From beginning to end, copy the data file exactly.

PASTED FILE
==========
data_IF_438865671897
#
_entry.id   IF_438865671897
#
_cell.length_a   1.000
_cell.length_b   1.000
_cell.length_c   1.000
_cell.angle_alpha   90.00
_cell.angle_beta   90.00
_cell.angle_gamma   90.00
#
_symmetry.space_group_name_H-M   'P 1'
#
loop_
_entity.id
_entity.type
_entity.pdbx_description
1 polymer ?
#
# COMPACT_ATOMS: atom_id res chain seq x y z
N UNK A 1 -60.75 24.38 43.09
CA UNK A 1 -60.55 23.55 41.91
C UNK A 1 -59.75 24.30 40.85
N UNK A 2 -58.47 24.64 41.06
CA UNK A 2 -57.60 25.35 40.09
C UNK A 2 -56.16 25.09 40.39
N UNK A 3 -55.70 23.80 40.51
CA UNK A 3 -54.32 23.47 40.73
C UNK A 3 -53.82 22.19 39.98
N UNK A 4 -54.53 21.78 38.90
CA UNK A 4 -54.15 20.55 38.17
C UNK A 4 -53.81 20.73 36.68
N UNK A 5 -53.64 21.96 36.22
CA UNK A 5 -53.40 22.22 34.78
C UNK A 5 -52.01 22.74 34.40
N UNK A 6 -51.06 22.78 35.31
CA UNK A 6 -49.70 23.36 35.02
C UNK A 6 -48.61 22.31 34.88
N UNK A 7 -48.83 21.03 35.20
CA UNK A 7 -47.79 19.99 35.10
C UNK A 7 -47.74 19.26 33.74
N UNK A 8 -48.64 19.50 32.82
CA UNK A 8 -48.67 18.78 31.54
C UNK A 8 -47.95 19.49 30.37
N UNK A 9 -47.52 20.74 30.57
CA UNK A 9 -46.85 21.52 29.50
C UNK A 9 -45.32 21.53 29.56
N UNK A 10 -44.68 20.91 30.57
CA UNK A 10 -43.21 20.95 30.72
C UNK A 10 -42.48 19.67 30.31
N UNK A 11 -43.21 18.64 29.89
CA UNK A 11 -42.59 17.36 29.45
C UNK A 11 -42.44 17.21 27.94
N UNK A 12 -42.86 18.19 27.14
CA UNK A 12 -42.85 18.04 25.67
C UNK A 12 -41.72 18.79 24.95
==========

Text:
data_IF_438865671897
#
_entry.id   IF_438865671897
#
_cell.length_a   1.000
_cell.length_b   1.000
_cell.length_c   1.000
_cell.angle_alpha   90.00
_cell.angle_beta   90.00
_cell.angle_gamma   90.00
#
_symmetry.space_group_name_H-M   'P 1'
#
loop_
_entity.id
_entity.type
_entity.pdbx_description
1 polymer ?
#
# COMPACT_ATOMS: atom_id res chain seq x y z
N UNK A 1 -60.75 24.38 43.09
CA UNK A 1 -60.55 23.55 41.91
C UNK A 1 -59.75 24.30 40.85
N UNK A 2 -58.47 24.64 41.06
CA UNK A 2 -57.60 25.35 40.09
C UNK A 2 -56.16 25.09 40.39
N UNK A 3 -55.70 23.80 40.51
CA UNK A 3 -54.32 23.47 40.73
C UNK A 3 -53.82 22.19 39.98
N UNK A 4 -54.53 21.78 38.90
CA UNK A 4 -54.15 20.55 38.17
C UNK A 4 -53.81 20.73 36.68
N UNK A 5 -53.64 21.96 36.22
CA UNK A 5 -53.40 22.22 34.78
C UNK A 5 -52.01 22.74 34.40
N UNK A 6 -51.06 22.78 35.31
CA UNK A 6 -49.70 23.36 35.02
C UNK A 6 -48.61 22.31 34.88
N UNK A 7 -48.83 21.03 35.20
CA UNK A 7 -47.79 19.99 35.10
C UNK A 7 -47.74 19.26 33.74
N UNK A 8 -48.64 19.50 32.82
CA UNK A 8 -48.67 18.78 31.54
C UNK A 8 -47.95 19.49 30.37
N UNK A 9 -47.52 20.74 30.57
CA UNK A 9 -46.85 21.52 29.50
C UNK A 9 -45.32 21.53 29.56
N UNK A 10 -44.68 20.91 30.57
CA UNK A 10 -43.21 20.95 30.72
C UNK A 10 -42.48 19.67 30.31
N UNK A 11 -43.21 18.64 29.89
CA UNK A 11 -42.59 17.36 29.45
C UNK A 11 -42.44 17.21 27.94
N UNK A 12 -42.86 18.19 27.14
CA UNK A 12 -42.85 18.04 25.67
C UNK A 12 -41.72 18.79 24.95